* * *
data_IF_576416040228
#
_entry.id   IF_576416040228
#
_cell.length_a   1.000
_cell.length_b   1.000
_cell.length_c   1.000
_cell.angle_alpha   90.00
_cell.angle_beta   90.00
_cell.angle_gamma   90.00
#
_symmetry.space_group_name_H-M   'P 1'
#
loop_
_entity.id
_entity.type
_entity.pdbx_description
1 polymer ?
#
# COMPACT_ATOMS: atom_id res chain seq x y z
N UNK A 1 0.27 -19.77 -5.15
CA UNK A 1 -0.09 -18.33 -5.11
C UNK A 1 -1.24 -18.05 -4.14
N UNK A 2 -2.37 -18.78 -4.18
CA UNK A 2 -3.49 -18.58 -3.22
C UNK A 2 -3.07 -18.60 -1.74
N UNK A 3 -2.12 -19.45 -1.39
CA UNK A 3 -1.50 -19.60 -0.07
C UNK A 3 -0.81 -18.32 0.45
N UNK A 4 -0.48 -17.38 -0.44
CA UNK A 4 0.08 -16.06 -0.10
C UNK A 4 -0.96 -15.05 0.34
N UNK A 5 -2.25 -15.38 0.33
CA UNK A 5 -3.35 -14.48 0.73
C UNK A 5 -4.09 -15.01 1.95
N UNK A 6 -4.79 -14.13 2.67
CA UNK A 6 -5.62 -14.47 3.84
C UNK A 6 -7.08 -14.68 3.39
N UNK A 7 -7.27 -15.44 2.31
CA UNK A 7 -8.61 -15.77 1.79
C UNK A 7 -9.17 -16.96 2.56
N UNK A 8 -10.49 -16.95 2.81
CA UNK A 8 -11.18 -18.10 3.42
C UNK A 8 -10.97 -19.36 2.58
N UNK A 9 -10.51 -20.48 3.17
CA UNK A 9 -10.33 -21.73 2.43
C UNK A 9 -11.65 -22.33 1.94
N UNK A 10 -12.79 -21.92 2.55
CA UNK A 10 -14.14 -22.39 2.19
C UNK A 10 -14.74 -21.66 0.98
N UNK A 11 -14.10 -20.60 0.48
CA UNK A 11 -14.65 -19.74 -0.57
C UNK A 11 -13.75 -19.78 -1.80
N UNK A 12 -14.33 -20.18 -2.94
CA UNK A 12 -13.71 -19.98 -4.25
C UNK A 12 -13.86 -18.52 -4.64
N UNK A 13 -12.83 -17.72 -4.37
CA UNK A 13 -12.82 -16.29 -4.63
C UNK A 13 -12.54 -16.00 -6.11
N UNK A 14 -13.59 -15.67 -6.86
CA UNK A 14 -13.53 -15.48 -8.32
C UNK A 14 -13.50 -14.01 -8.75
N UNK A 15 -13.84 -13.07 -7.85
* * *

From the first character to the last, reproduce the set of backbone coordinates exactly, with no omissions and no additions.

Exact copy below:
data_IF_576416040228
#
_entry.id   IF_576416040228
#
_cell.length_a   1.000
_cell.length_b   1.000
_cell.length_c   1.000
_cell.angle_alpha   90.00
_cell.angle_beta   90.00
_cell.angle_gamma   90.00
#
_symmetry.space_group_name_H-M   'P 1'
#
loop_
_entity.id
_entity.type
_entity.pdbx_description
1 polymer ?
#
# COMPACT_ATOMS: atom_id res chain seq x y z
N UNK A 1 0.27 -19.77 -5.15
CA UNK A 1 -0.09 -18.33 -5.11
C UNK A 1 -1.24 -18.05 -4.14
N UNK A 2 -2.37 -18.78 -4.18
CA UNK A 2 -3.49 -18.58 -3.22
C UNK A 2 -3.07 -18.60 -1.74
N UNK A 3 -2.12 -19.45 -1.39
CA UNK A 3 -1.50 -19.60 -0.07
C UNK A 3 -0.81 -18.32 0.45
N UNK A 4 -0.48 -17.38 -0.44
CA UNK A 4 0.08 -16.06 -0.10
C UNK A 4 -0.96 -15.05 0.34
N UNK A 5 -2.25 -15.38 0.33
CA UNK A 5 -3.35 -14.48 0.73
C UNK A 5 -4.09 -15.01 1.95
N UNK A 6 -4.79 -14.13 2.67
CA UNK A 6 -5.62 -14.47 3.84
C UNK A 6 -7.08 -14.68 3.39
N UNK A 7 -7.27 -15.44 2.31
CA UNK A 7 -8.61 -15.77 1.79
C UNK A 7 -9.17 -16.96 2.56
N UNK A 8 -10.49 -16.95 2.81
CA UNK A 8 -11.18 -18.10 3.42
C UNK A 8 -10.97 -19.36 2.58
N UNK A 9 -10.51 -20.48 3.17
CA UNK A 9 -10.33 -21.73 2.43
C UNK A 9 -11.65 -22.33 1.94
N UNK A 10 -12.79 -21.92 2.55
CA UNK A 10 -14.14 -22.39 2.19
C UNK A 10 -14.74 -21.66 0.98
N UNK A 11 -14.10 -20.60 0.48
CA UNK A 11 -14.65 -19.74 -0.57
C UNK A 11 -13.75 -19.78 -1.80
N UNK A 12 -14.33 -20.18 -2.94
CA UNK A 12 -13.71 -19.98 -4.25
C UNK A 12 -13.86 -18.52 -4.64
N UNK A 13 -12.83 -17.72 -4.37
CA UNK A 13 -12.82 -16.29 -4.63
C UNK A 13 -12.54 -16.00 -6.11
N UNK A 14 -13.59 -15.67 -6.86
CA UNK A 14 -13.53 -15.48 -8.32
C UNK A 14 -13.50 -14.01 -8.75
N UNK A 15 -13.84 -13.07 -7.85